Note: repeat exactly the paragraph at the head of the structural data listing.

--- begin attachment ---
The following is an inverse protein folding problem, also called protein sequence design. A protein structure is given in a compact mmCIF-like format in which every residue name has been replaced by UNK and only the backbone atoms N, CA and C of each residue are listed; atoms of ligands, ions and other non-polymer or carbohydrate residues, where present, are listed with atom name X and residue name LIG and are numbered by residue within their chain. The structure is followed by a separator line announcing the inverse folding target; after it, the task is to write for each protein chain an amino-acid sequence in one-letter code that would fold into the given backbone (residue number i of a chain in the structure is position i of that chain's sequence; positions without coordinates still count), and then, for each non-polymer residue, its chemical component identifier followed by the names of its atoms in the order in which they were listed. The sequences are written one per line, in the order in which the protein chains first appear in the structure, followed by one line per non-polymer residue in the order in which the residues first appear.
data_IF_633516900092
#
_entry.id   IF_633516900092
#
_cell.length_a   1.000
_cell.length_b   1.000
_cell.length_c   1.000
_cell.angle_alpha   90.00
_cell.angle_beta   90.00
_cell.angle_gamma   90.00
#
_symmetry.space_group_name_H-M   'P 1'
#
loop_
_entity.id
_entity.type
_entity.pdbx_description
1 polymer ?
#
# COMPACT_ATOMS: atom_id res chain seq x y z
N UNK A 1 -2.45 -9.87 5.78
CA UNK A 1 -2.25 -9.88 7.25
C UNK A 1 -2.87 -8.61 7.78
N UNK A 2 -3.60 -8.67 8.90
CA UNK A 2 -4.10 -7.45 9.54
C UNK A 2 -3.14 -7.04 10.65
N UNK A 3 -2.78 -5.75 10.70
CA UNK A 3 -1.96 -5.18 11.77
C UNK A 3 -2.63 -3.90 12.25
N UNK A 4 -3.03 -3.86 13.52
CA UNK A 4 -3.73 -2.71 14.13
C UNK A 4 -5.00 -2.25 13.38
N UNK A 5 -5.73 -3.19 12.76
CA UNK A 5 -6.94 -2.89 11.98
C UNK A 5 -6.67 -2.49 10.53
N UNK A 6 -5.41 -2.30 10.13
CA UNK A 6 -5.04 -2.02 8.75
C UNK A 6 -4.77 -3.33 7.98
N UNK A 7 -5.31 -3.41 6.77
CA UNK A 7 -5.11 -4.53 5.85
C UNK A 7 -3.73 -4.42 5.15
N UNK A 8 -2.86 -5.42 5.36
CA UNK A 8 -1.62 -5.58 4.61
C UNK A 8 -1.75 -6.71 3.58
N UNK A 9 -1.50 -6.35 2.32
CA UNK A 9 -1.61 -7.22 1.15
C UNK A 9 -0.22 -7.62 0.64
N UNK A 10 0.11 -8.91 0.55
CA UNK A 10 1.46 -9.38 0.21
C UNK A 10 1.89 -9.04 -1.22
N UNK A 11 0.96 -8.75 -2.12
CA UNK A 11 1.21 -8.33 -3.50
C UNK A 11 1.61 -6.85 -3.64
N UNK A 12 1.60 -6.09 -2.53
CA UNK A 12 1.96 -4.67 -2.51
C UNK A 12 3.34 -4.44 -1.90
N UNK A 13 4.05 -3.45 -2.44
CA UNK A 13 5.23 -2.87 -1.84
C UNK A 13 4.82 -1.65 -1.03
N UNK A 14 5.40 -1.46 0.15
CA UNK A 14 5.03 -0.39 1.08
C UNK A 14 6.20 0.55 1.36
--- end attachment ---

The following is an inverse protein folding problem, also called protein sequence design. A protein structure is given in a compact mmCIF-like format in which every residue name has been replaced by UNK and only the backbone atoms N, CA and C of each residue are listed; atoms of ligands, ions and other non-polymer or carbohydrate residues, where present, are listed with atom name X and residue name LIG and are numbered by residue within their chain. The structure is followed by a separator line announcing the inverse folding target; after it, the task is to write for each protein chain an amino-acid sequence in one-letter code that would fold into the given backbone (residue number i of a chain in the structure is position i of that chain's sequence; positions without coordinates still count), and then, for each non-polymer residue, its chemical component identifier followed by the names of its atoms in the order in which they were listed. The sequences are written one per line, in the order in which the protein chains first appear in the structure, followed by one line per non-polymer residue in the order in which the residues first appear.